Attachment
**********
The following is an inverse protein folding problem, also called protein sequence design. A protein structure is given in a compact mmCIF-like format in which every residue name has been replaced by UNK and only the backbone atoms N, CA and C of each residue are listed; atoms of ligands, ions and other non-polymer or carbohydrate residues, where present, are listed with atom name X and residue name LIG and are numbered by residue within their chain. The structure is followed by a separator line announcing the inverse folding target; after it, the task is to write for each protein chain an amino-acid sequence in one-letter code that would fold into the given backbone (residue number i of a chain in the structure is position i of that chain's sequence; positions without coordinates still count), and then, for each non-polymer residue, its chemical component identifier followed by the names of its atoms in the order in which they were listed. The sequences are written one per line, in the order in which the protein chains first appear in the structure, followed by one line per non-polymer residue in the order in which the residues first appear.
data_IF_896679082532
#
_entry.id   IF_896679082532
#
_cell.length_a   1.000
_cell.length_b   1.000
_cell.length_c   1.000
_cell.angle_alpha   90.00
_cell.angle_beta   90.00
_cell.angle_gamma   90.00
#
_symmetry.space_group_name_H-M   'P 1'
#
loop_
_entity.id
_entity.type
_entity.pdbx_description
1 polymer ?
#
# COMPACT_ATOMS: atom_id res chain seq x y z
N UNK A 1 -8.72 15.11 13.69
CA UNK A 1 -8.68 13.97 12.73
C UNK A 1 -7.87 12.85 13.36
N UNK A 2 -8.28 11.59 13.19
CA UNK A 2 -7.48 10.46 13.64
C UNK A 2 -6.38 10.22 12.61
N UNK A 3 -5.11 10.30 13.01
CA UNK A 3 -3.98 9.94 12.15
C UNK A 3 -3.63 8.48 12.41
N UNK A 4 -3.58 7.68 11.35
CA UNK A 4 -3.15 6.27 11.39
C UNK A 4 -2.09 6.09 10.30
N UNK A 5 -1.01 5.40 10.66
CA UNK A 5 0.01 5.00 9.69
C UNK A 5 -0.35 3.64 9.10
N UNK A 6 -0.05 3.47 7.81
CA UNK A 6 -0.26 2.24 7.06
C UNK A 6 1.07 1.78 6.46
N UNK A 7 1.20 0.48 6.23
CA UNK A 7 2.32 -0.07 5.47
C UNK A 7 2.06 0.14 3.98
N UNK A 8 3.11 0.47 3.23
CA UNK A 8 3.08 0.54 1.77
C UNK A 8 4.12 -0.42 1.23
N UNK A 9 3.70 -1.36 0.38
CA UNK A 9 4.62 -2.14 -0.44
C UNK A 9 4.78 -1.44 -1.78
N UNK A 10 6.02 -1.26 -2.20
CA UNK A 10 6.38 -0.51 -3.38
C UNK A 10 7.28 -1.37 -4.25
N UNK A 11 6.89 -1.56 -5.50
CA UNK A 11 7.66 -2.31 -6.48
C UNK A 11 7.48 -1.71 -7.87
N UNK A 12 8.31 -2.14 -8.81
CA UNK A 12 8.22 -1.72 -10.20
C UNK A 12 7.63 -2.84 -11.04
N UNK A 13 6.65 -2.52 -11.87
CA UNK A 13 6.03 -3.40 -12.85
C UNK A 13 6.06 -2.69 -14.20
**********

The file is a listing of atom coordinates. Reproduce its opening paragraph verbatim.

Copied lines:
The following is an inverse protein folding problem, also called protein sequence design. A protein structure is given in a compact mmCIF-like format in which every residue name has been replaced by UNK and only the backbone atoms N, CA and C of each residue are listed; atoms of ligands, ions and other non-polymer or carbohydrate residues, where present, are listed with atom name X and residue name LIG and are numbered by residue within their chain. The structure is followed by a separator line announcing the inverse folding target; after it, the task is to write for each protein chain an amino-acid sequence in one-letter code that would fold into the given backbone (residue number i of a chain in the structure is position i of that chain's sequence; positions without coordinates still count), and then, for each non-polymer residue, its chemical component identifier followed by the names of its atoms in the order in which they were listed. The sequences are written one per line, in the order in which the protein chains first appear in the structure, followed by one line per non-polymer residue in the order in which the residues first appear.